In January, it was the heat of the Australian Open quarter-finals. In February, it was the cool indoors of the Rotterdam final. They both quickly made the adjustment to a baking Dubai in their closest match of the three: two tie-breakers in the semi-finals.
And when the draw for the first Masters of the year—the BNP Paribas Open at Indian Wells—was made, there it was again. For, with respect to the other seeds in Federer’s quarter, the favourite to advance to another meeting with the No3 seed was del Potro.
In truth, neither man made trouble-free progress to their pre-ordained meeting. Federer, nursing a fever, looked lack-lustre in his opener against teenage wild card, Denis Kudla.
He looked considerably fitter in his second match but, playing the biggest server in the tournament and the fastest improver in 2012, No27 seed Milos Raonic, it took Federer a lost first tie-breaker before he read his new opponent and took the next two sets.
He admitted to having problems with the adjustment to his third opponent, too—the left-handed Thomaz Bellucci. Again he went a set down before finding his rhythm.
Del Potro seemed on top of things until his fourth-round match against Denis Istomin, a man who had already taken out two seeds, including No5 David Ferrer, before taking del Potro at a tie-break set apiece. Two-and-three-quarter hours later, the Argentine No9 took the win, 6-2.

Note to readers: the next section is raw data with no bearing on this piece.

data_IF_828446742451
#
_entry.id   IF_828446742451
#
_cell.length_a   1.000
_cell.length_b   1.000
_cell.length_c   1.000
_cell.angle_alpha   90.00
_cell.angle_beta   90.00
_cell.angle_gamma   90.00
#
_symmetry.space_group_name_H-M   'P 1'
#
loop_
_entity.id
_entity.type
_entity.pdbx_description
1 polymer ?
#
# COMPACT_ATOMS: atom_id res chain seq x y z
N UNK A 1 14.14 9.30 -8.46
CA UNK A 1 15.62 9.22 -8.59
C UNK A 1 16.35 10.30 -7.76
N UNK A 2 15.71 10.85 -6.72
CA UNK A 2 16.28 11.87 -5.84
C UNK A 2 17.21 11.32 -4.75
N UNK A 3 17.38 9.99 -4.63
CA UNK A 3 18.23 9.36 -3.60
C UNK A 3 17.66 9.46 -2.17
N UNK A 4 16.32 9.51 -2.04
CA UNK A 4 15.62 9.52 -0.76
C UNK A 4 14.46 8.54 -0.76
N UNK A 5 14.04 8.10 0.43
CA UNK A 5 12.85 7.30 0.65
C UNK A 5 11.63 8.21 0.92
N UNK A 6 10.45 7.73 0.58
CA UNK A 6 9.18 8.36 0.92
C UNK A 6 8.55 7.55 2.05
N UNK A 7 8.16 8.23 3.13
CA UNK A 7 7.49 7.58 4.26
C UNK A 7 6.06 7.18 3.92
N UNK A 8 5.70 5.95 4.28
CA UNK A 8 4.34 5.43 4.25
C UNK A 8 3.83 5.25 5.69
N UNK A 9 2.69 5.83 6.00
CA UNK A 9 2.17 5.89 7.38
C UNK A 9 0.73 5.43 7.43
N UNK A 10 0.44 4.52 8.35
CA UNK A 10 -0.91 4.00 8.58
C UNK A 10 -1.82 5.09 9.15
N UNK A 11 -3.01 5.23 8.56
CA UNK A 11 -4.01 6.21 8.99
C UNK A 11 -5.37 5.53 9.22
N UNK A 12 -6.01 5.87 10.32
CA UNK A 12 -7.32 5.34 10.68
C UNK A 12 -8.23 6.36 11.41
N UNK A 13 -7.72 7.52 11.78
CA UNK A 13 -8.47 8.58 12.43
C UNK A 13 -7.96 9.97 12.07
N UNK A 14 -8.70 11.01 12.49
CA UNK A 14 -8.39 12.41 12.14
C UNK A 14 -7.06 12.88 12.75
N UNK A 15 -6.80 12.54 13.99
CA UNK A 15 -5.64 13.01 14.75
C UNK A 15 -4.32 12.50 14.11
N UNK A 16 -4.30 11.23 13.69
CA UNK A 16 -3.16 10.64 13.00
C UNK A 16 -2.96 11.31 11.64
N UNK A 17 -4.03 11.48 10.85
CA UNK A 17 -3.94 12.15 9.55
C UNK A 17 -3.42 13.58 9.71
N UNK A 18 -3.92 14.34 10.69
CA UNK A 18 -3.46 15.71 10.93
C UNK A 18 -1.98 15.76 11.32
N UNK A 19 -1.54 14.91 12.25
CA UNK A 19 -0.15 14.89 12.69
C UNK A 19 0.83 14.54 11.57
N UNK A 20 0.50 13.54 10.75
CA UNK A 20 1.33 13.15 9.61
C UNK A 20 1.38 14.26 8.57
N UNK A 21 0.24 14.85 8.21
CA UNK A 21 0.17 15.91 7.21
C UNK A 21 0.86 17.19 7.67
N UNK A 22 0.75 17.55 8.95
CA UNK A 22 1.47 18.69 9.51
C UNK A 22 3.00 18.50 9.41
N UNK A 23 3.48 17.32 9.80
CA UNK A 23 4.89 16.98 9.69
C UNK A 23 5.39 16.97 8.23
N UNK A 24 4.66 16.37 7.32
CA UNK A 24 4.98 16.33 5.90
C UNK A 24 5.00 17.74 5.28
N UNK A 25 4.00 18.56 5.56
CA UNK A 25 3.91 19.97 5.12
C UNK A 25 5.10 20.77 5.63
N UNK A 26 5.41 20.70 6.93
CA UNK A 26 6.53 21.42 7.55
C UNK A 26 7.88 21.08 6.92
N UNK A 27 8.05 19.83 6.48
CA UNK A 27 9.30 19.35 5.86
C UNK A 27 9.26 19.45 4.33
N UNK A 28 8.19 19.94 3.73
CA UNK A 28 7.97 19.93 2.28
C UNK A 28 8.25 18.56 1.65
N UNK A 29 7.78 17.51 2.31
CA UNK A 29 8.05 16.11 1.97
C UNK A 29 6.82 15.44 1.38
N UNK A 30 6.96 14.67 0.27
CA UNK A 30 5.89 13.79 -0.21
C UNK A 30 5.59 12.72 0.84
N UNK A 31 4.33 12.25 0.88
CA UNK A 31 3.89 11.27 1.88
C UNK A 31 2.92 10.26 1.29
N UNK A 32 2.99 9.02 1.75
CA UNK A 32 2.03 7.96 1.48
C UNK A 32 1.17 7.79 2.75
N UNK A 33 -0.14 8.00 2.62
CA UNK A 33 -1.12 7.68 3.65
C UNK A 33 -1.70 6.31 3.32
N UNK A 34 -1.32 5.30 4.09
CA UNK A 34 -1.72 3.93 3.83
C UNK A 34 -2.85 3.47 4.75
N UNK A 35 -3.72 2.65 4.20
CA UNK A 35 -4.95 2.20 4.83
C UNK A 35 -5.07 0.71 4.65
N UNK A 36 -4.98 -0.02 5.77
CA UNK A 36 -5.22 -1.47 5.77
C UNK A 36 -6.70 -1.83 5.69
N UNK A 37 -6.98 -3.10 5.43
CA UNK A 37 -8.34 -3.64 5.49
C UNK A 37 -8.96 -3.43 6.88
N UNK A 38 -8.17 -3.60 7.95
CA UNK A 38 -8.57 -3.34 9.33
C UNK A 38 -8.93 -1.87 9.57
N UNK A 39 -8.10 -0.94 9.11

But back to those three 2012 meetings. All three had gone Federer’s way as the Swiss built a six-month swing of 36 wins from 38 matches. But as Federer pointed out in Rotterdam, he and del Potro “have history”. The Argentine’s two wins over him included the US Open final and the World Tour Finals in 2009, and the former world No4 subsequently missed most of 2010 with a wrist injury and much of 2011 in reclaiming his fitness and winning ways.
So with del Potro running Federer close in Dubai just two weeks ago, this promised much, but it started tentatively.
Federer was unable to find a first serve until the sixth point of the first game, striking two forehands long and pushing a backhand into the net to offer up a first break point. A poorly timed net approach gave del Potro a second opportunity but, as the clock moved past 10 minutes, an edgy game became even more tense when del Potro challenged a Federer serve but the Hawkeye technology failed.
The advantage went to the server and the Argentine was desperately unhappy.
The hiatus gave the momentum to Federer, who finally held serve, and a still-upset del Potro went 0-40 down on his own serve. The Swiss played the first of what became a point-winning tactic throughout the match—a drop-shot followed up with a put-away winner.
Not until the fourth game did del Potro get on the board with a clean hold of serve but Federer had the wind in his sails. He came to the net when possible and his initially dire first-serve performance crept upwards.
The big man from Argentina gradually regained his composure and twice held serve to love, even scoring from a Federer-like drop-shot and lob combination.
It was with a certain sense of irony that Federer turned to Hawkeye when serving for the set, especially as it showed the serve in question to be in. As if to rub salt into the wound, Federer sealed the set with an ace—his seventh. Del Potro had produced not one in four service games and 37 minutes.
It got worse—or better from Federer’s point of view. Whether it was the heat of the afternoon—this was Federer’s first match in the full sun—or simply that he was finding his feet on these courts after missing some of his practice sessions, his timing, range and pace were significantly better than in his earlier matches.